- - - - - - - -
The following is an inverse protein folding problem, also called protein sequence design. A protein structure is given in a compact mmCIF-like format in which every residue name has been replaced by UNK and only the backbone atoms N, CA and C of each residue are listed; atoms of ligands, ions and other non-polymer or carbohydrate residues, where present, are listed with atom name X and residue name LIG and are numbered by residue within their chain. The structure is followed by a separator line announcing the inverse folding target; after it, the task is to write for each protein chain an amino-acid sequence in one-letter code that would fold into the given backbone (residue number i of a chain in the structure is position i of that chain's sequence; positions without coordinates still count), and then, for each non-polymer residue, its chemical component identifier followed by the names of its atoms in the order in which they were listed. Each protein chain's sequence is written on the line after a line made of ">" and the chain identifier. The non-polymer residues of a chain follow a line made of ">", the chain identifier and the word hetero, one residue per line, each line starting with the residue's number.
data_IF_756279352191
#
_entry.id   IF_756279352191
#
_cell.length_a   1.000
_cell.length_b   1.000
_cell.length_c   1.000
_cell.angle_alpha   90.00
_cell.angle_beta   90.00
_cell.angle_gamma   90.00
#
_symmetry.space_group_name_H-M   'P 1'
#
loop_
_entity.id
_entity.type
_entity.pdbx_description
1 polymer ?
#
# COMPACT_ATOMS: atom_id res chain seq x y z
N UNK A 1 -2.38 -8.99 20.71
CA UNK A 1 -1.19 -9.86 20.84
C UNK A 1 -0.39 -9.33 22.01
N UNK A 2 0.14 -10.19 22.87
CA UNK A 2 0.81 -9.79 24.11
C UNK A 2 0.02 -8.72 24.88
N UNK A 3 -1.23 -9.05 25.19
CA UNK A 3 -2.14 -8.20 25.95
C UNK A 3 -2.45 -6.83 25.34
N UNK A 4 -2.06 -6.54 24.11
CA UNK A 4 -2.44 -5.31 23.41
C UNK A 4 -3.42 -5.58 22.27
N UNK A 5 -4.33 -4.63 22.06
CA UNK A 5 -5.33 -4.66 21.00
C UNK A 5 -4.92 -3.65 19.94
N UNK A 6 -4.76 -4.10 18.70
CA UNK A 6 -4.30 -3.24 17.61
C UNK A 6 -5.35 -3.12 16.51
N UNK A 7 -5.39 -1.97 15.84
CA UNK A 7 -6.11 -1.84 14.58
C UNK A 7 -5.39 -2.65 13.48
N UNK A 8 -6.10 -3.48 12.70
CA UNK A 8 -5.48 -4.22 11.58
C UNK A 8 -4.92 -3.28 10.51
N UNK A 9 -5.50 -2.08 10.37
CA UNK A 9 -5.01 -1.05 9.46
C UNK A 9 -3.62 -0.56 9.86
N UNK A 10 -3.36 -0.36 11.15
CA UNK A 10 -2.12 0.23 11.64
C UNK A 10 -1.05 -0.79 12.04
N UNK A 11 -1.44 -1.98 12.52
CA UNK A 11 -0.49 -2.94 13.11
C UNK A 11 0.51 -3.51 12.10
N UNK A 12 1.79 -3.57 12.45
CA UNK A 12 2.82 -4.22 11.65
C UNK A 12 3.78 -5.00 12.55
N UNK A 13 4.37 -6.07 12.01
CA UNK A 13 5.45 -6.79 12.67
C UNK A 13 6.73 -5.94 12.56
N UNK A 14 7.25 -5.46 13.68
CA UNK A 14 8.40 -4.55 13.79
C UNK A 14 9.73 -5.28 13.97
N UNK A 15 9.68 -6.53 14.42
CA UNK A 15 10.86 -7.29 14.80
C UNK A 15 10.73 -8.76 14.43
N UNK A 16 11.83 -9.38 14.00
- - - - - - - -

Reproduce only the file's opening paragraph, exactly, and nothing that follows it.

The following is an inverse protein folding problem, also called protein sequence design. A protein structure is given in a compact mmCIF-like format in which every residue name has been replaced by UNK and only the backbone atoms N, CA and C of each residue are listed; atoms of ligands, ions and other non-polymer or carbohydrate residues, where present, are listed with atom name X and residue name LIG and are numbered by residue within their chain. The structure is followed by a separator line announcing the inverse folding target; after it, the task is to write for each protein chain an amino-acid sequence in one-letter code that would fold into the given backbone (residue number i of a chain in the structure is position i of that chain's sequence; positions without coordinates still count), and then, for each non-polymer residue, its chemical component identifier followed by the names of its atoms in the order in which they were listed. Each protein chain's sequence is written on the line after a line made of ">" and the chain identifier. The non-polymer residues of a chain follow a line made of ">", the chain identifier and the word hetero, one residue per line, each line starting with the residue's number.